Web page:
U.S. Army Shows Off Future Warfare At The EDGE
First Lt. Frankie Whalen hopped off a Future Long-Range Assault Aircraft at Objective Adams with an M4 carbine and a tablet computer strapped to his body.
A newly declassified loitering munition had just punched a hole in the enemy’s air defenses, allowing Whalen’s Future Long-Range Assault Aircraft (FLRAA)-delivered squad to lead the 82nd Airborne Division’s invasion of Cedar Island, the site of a critical airfield for a planned island-hopping campaign in Southeast Asia.
- Two new aerial vehicles revealed
- Soldiers take control of Air-Launched Effect
After his squad secured the landing zone, Whalen swung the M4 to his side and used both hands to grab his steno notepad-size tablet. Although he had been introduced to the technology less than two weeks ago, it took only a few finger taps for Whalen to accomplish his task: taking control of an Air-Launched Effects (ALE)-Small—a 27-lb. Altius 600—jettisoned by the departing FLRAA. Within seconds, Whalen was flying an unmanned aircraft system (UAS) over his squad’s blind spots at Objective Adams, swinging the onboard sensor around to search for an enemy ambush.
Not that Whalen is fully satisfied with the new digital tool. “It could be more user-friendly,” Whalen said afterward.
In reality, Objective Adams was not a contested island somewhere in the Indo-Pacific region but the base of a dusty slope on the 800,000-acre testing range at Dugway Proving Ground, Utah.
On the eve of the U.S. entry into World War II, Gen. George Patton experimented with new approaches to counter German blitzkrieg tactics during the so-called Louisiana Maneuvers, using 400,000 soldiers to simulate combined arms warfare in the woody swamps around Shreveport.
Eighty-years later, the Army is again experimenting with tactics for a new style of warfare, bringing 50 brand-new technologies—including many that are still classified—to the Utah desert in early May for the Experimental Demonstration Gateway Exercise (EDGE) 21.
“This will be known as the ‘Utah Maneuvers,’” says Army Chief of Staff Gen. James McConville, who spoke to reporters at the end of a one-day showcase of EDGE experiments for VIPs, including representatives from the Office of the Defense Secretary and congressional staffers.
The Army is not preparing to fight blitzkrieg-style warfare today but something more troublesome. If a conflict erupts with China, for instance, the Army hopes to strike thousands of targets within days or even hours.
For generals, such as McConville, the challenge is adapting to the necessary speed of controlling such a volume of strikes across the vast and varied Indo-Pacific theater. For lieutenants, such as Whalen, the challenge is mastering the ability to summon the full might of U.S. military resources to his advantage, whether relaying a hypersonic missile strike via satellite or operating an ALE-Small without fear of accidentally crashing it into a nearby FLRAA.
By now, the Army has become expert at deconflicting airspace crowded with UAS and manned aircraft, and Whalen was not concerned. The ALE-Small he controlled had been programmed with operating parameters to avoid collisions with manned aircraft vertically and horizontally, he said.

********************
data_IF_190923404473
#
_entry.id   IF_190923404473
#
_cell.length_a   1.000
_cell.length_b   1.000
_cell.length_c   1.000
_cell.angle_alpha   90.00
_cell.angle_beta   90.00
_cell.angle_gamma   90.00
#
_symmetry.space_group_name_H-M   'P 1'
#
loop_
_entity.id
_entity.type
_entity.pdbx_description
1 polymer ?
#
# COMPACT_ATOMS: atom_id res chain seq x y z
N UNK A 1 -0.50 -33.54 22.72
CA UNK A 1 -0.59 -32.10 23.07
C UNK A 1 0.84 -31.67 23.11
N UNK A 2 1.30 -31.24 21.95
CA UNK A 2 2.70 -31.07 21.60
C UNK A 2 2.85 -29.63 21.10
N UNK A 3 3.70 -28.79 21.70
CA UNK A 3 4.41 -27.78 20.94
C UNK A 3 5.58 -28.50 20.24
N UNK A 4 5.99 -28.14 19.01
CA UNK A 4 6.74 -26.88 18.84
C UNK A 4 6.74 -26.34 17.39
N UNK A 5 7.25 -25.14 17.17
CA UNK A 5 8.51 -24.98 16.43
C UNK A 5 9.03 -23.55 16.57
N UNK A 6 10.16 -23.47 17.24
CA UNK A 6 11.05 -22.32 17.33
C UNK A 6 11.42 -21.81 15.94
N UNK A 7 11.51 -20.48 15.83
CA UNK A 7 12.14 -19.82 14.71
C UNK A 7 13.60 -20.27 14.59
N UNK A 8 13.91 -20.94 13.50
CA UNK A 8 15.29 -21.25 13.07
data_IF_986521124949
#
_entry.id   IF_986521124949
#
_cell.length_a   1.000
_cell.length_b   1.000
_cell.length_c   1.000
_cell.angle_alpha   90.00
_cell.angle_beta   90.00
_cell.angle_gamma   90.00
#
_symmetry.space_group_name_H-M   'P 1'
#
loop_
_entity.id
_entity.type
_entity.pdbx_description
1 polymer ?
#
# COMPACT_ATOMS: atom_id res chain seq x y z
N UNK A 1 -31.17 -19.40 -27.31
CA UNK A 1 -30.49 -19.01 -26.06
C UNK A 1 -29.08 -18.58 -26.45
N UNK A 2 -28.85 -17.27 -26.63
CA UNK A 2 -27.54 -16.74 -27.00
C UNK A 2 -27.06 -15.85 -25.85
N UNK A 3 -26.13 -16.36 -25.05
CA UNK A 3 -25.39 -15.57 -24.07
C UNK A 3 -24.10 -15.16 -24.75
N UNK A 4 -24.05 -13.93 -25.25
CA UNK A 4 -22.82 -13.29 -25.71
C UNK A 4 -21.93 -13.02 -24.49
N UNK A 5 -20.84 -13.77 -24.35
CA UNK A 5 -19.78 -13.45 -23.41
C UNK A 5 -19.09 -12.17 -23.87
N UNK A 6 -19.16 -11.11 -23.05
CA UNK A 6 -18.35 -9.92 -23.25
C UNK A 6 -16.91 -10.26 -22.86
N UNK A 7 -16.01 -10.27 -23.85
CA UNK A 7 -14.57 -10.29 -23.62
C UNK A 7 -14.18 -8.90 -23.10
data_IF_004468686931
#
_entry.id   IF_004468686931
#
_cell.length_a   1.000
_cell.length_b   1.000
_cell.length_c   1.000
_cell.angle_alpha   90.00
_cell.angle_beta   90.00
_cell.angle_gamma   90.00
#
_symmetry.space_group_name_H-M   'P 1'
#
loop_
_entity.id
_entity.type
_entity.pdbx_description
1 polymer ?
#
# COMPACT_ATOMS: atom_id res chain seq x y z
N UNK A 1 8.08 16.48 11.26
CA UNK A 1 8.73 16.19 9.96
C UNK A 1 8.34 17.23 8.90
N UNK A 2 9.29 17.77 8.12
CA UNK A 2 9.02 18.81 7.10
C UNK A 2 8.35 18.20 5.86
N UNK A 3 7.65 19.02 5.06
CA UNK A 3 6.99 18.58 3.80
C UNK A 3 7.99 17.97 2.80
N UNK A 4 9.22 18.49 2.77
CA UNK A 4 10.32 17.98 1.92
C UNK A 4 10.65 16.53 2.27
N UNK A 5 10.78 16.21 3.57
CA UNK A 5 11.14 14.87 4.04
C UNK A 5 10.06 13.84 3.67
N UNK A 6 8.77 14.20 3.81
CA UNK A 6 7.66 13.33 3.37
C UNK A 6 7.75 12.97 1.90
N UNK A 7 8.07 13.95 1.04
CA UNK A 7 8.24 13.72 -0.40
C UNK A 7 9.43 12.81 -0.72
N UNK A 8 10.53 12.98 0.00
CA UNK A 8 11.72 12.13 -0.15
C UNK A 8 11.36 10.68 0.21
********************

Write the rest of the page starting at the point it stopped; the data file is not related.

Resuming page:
The Army also showed other new tools that Whalen’s squad could summon during the EDGE 21 demonstration. A new ALE-Large, identified as the L3Harris Red Wolf, adds a 6-ft.-long, turbojet-powered UAS to the General Atomics MQ-1C’s options of air-launched tools. In this case, the Red Wolf—developed secretly by the Defense Department’s Strategic Capabilities Office with a German-made turbojet—functioned as an airborne communications relay.
More intriguingly, the Army partially declassified a new loitering munition program. Identified only as the Long-Range Effect (LRE), three of the winged munitions targeted the components of a Russian Pantsir-like, short-range air defense system on the Dugway range. A timing issue prevented one LRE from launching at the Pantsir itself, but the other two destroyed the launcher’s command-and-control bunker and radar site.
In the skies, the Army flexed new airborne sensing capabilities. The short-range air defenses guarding Objective Adams were identified by the Artemis (Airborne Reconnaissance Target Exploitation Multi-Role Intelligence System) aircraft, a Bombardier Challenger 600 modified with synthetic aperture radar, electro-optical and infrared sensors and electronic warfare receivers. The Artemis identification data was refined by Altius 600s launched by an MQ-1C, yielding coordinates for the LREs to strike.
The unclassified experiments offered only a taste of the technologies showcased during EDGE 21. Army officials acknowledged, for example, that the targeted threats during the event included a classified long-range air defense system but provided no details. Two U.S. Marine Corps Lockheed Martin F-35Bs, which joined the Army-led event, were assigned to attack those threats, but all the details of how the targets were identified, located and attacked were kept secret.